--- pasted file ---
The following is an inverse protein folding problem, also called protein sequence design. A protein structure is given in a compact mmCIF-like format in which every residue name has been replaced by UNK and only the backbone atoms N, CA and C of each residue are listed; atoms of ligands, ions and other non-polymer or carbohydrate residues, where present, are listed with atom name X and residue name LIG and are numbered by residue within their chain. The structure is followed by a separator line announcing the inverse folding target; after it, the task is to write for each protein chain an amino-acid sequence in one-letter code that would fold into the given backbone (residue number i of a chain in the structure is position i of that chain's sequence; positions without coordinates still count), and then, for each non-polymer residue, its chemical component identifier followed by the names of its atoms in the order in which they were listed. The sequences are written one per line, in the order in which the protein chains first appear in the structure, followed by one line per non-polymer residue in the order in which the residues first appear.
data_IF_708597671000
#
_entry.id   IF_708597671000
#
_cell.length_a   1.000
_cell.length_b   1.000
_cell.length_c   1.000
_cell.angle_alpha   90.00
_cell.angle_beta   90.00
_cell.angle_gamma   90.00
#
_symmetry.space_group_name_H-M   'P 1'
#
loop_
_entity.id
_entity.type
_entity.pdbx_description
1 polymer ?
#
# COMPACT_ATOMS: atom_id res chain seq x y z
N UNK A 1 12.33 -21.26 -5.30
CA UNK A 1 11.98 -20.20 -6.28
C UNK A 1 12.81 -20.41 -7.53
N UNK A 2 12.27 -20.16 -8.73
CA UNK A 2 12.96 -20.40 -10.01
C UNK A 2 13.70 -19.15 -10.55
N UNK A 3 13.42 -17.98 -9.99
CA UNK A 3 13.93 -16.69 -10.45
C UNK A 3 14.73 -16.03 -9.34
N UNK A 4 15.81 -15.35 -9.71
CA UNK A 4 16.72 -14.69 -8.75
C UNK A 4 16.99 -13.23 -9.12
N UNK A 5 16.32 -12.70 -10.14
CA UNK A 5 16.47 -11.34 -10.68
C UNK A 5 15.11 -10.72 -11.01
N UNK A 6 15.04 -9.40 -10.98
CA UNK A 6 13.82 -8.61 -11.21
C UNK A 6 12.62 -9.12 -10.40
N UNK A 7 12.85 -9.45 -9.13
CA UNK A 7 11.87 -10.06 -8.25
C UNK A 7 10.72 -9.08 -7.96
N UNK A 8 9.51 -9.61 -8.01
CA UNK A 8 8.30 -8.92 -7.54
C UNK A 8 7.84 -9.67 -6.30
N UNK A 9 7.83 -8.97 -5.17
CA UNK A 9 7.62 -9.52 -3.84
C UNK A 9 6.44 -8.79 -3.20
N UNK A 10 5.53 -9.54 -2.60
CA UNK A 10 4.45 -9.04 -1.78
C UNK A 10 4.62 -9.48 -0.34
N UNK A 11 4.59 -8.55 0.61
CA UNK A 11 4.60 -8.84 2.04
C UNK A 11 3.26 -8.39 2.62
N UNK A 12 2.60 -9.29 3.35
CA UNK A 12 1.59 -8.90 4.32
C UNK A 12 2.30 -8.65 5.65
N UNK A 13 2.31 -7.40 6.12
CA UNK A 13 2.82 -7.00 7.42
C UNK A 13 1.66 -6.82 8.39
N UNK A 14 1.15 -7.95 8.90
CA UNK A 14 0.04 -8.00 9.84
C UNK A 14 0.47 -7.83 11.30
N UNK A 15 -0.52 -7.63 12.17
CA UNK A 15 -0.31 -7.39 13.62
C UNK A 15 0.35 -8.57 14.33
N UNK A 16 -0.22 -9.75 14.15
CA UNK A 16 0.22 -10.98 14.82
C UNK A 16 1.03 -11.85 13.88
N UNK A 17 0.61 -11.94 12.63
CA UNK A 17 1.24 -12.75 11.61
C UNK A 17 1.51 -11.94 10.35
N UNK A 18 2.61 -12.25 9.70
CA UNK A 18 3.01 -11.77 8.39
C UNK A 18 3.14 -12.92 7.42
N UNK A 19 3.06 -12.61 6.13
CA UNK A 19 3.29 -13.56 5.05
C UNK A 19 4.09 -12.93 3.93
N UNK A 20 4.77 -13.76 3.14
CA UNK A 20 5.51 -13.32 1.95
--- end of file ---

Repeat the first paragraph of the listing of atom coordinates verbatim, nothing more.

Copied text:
The following is an inverse protein folding problem, also called protein sequence design. A protein structure is given in a compact mmCIF-like format in which every residue name has been replaced by UNK and only the backbone atoms N, CA and C of each residue are listed; atoms of ligands, ions and other non-polymer or carbohydrate residues, where present, are listed with atom name X and residue name LIG and are numbered by residue within their chain. The structure is followed by a separator line announcing the inverse folding target; after it, the task is to write for each protein chain an amino-acid sequence in one-letter code that would fold into the given backbone (residue number i of a chain in the structure is position i of that chain's sequence; positions without coordinates still count), and then, for each non-polymer residue, its chemical component identifier followed by the names of its atoms in the order in which they were listed. The sequences are written one per line, in the order in which the protein chains first appear in the structure, followed by one line per non-polymer residue in the order in which the residues first appear.